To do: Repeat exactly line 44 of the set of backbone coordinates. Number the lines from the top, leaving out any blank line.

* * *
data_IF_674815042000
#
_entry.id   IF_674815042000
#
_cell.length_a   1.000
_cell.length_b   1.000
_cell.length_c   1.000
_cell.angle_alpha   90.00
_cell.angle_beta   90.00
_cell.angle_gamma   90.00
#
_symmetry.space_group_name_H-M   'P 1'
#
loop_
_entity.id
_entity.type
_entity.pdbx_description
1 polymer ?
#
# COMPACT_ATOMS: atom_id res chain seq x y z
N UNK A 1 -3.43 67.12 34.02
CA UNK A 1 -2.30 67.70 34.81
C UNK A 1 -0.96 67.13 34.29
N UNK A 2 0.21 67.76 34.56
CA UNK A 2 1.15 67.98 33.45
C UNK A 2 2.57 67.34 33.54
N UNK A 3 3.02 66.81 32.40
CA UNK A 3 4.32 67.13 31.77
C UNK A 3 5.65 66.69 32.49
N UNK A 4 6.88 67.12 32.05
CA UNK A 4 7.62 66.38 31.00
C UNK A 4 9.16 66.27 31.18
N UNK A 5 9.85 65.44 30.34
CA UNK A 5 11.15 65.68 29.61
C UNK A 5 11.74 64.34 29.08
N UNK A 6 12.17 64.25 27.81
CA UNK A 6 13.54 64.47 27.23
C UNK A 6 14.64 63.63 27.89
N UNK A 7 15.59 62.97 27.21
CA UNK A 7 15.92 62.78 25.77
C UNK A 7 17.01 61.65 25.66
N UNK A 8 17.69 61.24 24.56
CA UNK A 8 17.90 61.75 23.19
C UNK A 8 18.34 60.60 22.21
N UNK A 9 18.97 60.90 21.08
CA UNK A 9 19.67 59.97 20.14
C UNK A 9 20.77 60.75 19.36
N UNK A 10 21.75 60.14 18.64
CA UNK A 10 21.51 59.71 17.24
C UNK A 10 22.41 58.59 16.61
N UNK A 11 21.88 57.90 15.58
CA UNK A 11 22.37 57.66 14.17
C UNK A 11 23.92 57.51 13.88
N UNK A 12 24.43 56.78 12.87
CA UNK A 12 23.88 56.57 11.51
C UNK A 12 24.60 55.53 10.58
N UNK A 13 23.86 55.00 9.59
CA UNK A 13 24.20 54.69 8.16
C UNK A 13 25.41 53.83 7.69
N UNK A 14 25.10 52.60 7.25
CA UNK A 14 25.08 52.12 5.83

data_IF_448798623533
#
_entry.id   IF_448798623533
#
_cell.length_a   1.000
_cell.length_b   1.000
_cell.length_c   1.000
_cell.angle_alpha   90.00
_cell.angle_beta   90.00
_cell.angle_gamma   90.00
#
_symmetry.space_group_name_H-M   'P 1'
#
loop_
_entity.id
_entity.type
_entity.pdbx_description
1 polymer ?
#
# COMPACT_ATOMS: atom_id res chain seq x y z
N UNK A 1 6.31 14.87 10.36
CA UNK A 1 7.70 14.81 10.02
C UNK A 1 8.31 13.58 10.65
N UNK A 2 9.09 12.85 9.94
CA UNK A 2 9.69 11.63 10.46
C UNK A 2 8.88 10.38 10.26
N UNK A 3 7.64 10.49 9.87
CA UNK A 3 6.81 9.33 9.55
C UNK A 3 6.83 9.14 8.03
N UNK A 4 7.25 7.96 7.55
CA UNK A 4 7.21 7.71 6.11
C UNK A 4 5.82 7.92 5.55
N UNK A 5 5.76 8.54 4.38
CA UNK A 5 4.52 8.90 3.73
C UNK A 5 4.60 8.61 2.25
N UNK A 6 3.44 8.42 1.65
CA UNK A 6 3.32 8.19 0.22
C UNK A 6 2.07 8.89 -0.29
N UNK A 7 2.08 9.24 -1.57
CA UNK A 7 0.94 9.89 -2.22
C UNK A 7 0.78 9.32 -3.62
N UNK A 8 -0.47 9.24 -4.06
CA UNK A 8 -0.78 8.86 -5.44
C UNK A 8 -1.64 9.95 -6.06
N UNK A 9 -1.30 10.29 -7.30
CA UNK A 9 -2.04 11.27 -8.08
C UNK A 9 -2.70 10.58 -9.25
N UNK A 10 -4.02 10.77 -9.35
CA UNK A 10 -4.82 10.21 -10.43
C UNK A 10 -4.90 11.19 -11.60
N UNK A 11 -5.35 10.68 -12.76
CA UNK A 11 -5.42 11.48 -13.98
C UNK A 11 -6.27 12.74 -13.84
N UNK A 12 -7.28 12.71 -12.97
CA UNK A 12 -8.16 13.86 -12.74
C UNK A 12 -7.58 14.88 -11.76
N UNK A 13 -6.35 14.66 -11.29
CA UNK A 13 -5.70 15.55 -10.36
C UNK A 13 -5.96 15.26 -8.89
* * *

C UNK A 8 18.34 60.60 22.21